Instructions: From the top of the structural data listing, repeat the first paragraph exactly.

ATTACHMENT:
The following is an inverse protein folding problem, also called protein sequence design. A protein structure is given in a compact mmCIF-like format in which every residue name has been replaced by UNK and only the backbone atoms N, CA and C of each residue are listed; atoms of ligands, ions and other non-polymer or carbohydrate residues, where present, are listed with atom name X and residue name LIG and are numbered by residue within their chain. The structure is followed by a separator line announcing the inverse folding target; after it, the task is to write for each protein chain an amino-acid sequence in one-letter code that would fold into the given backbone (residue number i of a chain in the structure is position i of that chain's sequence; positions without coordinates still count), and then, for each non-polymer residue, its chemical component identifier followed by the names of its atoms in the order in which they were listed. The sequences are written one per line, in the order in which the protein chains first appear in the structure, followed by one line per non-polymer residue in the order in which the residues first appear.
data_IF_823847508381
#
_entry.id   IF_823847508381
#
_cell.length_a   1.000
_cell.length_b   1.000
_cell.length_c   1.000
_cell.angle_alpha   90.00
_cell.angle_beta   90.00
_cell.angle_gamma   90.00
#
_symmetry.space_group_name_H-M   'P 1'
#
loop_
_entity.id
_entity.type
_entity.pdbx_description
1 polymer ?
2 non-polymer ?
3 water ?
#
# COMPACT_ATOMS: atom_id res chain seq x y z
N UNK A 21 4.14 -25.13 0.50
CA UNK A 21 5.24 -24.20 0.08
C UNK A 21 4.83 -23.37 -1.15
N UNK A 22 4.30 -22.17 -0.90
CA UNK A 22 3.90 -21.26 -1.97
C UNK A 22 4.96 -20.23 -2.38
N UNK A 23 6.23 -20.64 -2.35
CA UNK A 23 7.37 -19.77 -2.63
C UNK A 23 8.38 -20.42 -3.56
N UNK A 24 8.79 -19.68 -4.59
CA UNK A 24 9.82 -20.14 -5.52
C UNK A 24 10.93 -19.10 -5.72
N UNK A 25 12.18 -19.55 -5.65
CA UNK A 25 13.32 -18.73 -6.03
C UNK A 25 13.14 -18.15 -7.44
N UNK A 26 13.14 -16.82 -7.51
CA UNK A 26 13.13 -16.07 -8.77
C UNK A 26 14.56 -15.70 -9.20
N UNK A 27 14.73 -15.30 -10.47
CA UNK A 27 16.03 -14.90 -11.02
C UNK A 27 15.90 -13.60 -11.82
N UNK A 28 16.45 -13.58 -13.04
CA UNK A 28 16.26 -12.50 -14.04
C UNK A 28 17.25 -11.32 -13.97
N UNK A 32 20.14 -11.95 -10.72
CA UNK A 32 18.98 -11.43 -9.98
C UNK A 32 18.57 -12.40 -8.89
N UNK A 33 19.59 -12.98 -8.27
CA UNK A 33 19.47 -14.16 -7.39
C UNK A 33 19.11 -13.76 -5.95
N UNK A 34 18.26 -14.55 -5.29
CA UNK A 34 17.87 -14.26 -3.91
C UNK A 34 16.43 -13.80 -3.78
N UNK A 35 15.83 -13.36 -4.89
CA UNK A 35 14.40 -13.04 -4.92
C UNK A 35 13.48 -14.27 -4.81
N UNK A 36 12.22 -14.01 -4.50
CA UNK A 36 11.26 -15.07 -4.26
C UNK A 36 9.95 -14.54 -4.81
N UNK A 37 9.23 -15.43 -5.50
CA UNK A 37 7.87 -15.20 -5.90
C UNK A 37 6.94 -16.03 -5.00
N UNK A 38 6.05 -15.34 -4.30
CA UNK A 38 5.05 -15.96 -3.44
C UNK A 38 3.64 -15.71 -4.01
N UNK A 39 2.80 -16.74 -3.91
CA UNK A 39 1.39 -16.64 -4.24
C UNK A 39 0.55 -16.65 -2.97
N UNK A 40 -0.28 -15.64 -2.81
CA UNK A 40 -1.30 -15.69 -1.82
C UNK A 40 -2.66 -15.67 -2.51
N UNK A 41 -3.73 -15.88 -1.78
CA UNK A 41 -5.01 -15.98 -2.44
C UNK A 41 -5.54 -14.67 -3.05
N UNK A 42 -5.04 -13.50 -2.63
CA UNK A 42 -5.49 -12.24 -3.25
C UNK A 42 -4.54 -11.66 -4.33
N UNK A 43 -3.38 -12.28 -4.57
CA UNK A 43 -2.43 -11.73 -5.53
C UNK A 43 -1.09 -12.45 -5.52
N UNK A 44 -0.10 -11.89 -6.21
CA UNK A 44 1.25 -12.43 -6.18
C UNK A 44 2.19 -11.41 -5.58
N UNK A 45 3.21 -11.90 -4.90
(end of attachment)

The following is an inverse protein folding problem, also called protein sequence design. A protein structure is given in a compact mmCIF-like format in which every residue name has been replaced by UNK and only the backbone atoms N, CA and C of each residue are listed; atoms of ligands, ions and other non-polymer or carbohydrate residues, where present, are listed with atom name X and residue name LIG and are numbered by residue within their chain. The structure is followed by a separator line announcing the inverse folding target; after it, the task is to write for each protein chain an amino-acid sequence in one-letter code that would fold into the given backbone (residue number i of a chain in the structure is position i of that chain's sequence; positions without coordinates still count), and then, for each non-polymer residue, its chemical component identifier followed by the names of its atoms in the order in which they were listed. The sequences are written one per line, in the order in which the protein chains first appear in the structure, followed by one line per non-polymer residue in the order in which the residues first appear.